Newcomer’s Guide to Dallas

Why Dallas Is Called Dallas

You'd have to ask the city's founder, John Neely Bryan. No one else knows for sure.

Don’t expect to find a statue depicting a founding father of Texas with a name like Jebediah Dallas in the midst of a plaza downtown. It was John Neely Bryan who established a settlement near the area’s only passable natural ford of the Trinity River in 1841. Why he didn’t favor self-aggrandizement and call the place Bryan or Neelyville or Johnstown, we don’t know. Bryan left behind no documents explaining his decision. He also died in the Texas State Lunatic Asylum in 1877, so it’s hard even to trust the few accounts that claim he’d named the city for a friend.

It was once assumed that “Dallas” honored George Mifflin Dallas, vice president of the United States during the Polk administration, but then someone realized the town existed several years before that Pennsylvania politician rose to national office in 1845. (Confusing matters, Dallas County, established in 1846, is almost definitely named for the then-VP.) Other possibilities include George’s brother Alexander, a U.S. Navy officer stationed in the Gulf of Mexico during the 1830s; Walter Dallas, who owned land near Bryan’s holdings; James L. Dallas, Walter’s brother; and Joseph Dallas, who lived in the Cedar Springs area.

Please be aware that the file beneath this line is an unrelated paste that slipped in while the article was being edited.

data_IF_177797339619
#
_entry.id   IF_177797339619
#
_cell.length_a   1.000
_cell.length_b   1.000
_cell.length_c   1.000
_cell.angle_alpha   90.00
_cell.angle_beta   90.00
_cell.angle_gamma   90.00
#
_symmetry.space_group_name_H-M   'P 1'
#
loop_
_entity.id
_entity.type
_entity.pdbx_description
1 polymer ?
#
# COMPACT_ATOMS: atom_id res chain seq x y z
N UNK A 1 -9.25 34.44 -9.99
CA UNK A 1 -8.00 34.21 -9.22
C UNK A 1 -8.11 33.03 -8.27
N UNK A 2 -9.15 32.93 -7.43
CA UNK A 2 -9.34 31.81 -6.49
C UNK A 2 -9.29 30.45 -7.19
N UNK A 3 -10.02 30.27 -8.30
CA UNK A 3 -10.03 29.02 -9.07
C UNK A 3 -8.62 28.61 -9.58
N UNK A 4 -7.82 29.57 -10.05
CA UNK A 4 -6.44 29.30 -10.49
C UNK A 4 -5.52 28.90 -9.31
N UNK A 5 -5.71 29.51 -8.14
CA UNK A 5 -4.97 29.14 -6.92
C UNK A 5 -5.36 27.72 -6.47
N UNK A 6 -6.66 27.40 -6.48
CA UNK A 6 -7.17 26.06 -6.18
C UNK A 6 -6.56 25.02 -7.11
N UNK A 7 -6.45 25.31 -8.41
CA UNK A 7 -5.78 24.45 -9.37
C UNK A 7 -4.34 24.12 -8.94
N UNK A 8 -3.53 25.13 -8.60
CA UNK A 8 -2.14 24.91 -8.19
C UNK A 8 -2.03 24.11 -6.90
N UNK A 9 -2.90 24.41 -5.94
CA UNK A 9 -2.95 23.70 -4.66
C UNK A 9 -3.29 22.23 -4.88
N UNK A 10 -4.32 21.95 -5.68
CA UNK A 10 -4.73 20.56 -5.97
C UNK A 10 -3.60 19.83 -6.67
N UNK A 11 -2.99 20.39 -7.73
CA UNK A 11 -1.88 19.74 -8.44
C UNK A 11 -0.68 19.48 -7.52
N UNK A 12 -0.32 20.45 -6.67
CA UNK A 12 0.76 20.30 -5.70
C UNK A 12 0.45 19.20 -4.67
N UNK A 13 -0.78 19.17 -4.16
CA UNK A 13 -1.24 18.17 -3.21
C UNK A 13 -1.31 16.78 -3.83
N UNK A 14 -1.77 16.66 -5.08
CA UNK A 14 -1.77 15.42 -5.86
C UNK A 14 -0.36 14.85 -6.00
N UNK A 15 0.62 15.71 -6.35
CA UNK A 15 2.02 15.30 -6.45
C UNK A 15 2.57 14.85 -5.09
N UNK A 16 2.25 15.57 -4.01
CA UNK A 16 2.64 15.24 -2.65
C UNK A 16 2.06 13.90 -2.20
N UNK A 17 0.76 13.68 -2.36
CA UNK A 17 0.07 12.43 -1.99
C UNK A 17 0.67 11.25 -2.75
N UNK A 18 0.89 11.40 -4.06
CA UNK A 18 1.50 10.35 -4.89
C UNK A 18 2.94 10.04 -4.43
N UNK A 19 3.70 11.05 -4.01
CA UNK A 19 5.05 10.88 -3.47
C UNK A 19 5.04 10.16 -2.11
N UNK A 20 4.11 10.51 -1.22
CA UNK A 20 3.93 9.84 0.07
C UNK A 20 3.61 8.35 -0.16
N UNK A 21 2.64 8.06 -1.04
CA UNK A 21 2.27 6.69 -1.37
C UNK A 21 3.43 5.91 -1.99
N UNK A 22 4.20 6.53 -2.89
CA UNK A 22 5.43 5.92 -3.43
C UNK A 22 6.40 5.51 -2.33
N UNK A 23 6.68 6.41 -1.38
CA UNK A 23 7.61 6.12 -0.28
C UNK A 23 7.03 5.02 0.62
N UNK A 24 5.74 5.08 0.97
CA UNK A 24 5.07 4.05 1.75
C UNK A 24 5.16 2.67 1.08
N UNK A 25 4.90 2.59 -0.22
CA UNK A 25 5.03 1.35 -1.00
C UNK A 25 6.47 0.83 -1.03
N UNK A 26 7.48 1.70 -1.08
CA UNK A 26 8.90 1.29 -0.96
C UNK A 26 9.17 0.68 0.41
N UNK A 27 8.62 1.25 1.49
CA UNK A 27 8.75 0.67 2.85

Or maybe Bryan was an amateur etymologist, and he just liked bestowing a name that, traced to its Gaelic roots, means “place by the meadow.” Anyway, we’ll never be sure. Which grants us the freedom to define “Dallas” for ourselves. All we can say with certainty is this: now that you live in Dallas, you hate Houston, and Austin hates you.

 

Comments